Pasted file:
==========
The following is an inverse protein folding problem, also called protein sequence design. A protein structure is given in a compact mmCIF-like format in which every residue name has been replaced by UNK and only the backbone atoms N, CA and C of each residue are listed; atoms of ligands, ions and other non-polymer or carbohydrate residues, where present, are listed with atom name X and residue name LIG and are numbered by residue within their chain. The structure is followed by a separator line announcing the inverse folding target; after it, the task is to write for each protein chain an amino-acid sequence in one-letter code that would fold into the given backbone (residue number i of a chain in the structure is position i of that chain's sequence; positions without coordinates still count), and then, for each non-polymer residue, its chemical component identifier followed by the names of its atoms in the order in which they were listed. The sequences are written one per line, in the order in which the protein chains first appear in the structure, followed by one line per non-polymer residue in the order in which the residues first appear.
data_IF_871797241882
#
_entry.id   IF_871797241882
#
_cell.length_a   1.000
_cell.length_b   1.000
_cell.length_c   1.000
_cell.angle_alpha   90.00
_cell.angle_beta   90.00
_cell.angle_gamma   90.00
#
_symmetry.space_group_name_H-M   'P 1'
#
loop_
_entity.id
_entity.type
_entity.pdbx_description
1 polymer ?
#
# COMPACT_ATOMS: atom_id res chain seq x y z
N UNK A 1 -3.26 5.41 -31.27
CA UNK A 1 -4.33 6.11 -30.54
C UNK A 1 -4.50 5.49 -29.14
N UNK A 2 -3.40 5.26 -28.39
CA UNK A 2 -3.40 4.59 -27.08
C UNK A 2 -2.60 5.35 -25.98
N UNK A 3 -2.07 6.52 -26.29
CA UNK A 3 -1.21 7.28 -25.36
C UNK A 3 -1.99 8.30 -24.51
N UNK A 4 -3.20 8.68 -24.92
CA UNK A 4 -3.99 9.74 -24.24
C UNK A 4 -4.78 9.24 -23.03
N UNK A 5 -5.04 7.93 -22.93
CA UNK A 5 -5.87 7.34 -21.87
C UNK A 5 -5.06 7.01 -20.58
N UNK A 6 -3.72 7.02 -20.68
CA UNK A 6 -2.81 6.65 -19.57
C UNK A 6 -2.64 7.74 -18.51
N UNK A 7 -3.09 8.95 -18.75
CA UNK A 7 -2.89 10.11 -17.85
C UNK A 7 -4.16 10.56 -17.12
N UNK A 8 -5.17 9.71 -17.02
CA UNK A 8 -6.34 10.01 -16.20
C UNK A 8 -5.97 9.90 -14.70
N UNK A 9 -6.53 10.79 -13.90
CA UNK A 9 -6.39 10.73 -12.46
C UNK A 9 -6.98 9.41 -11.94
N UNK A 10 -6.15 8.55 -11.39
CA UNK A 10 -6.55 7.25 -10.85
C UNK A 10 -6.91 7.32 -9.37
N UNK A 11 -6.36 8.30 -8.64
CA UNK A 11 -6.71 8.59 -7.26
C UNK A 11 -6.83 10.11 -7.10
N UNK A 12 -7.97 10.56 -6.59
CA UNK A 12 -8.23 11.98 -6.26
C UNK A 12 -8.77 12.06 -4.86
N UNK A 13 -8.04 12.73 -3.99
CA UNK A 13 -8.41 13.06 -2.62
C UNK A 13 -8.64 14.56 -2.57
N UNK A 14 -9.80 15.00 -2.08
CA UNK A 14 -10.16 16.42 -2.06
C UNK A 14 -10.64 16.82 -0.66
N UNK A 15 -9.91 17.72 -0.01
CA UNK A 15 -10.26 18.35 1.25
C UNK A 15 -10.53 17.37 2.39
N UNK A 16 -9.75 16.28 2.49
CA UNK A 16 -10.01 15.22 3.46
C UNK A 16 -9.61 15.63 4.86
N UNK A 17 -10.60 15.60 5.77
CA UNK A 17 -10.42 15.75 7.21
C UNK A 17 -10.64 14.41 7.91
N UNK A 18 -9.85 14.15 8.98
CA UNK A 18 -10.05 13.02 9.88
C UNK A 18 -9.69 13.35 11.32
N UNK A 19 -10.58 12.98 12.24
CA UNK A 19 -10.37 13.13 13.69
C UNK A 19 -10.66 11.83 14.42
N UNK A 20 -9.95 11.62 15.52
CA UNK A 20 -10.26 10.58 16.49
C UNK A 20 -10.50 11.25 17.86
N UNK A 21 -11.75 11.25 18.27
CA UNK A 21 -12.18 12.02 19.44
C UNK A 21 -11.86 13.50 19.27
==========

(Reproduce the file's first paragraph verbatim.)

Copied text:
The following is an inverse protein folding problem, also called protein sequence design. A protein structure is given in a compact mmCIF-like format in which every residue name has been replaced by UNK and only the backbone atoms N, CA and C of each residue are listed; atoms of ligands, ions and other non-polymer or carbohydrate residues, where present, are listed with atom name X and residue name LIG and are numbered by residue within their chain. The structure is followed by a separator line announcing the inverse folding target; after it, the task is to write for each protein chain an amino-acid sequence in one-letter code that would fold into the given backbone (residue number i of a chain in the structure is position i of that chain's sequence; positions without coordinates still count), and then, for each non-polymer residue, its chemical component identifier followed by the names of its atoms in the order in which they were listed. The sequences are written one per line, in the order in which the protein chains first appear in the structure, followed by one line per non-polymer residue in the order in which the residues first appear.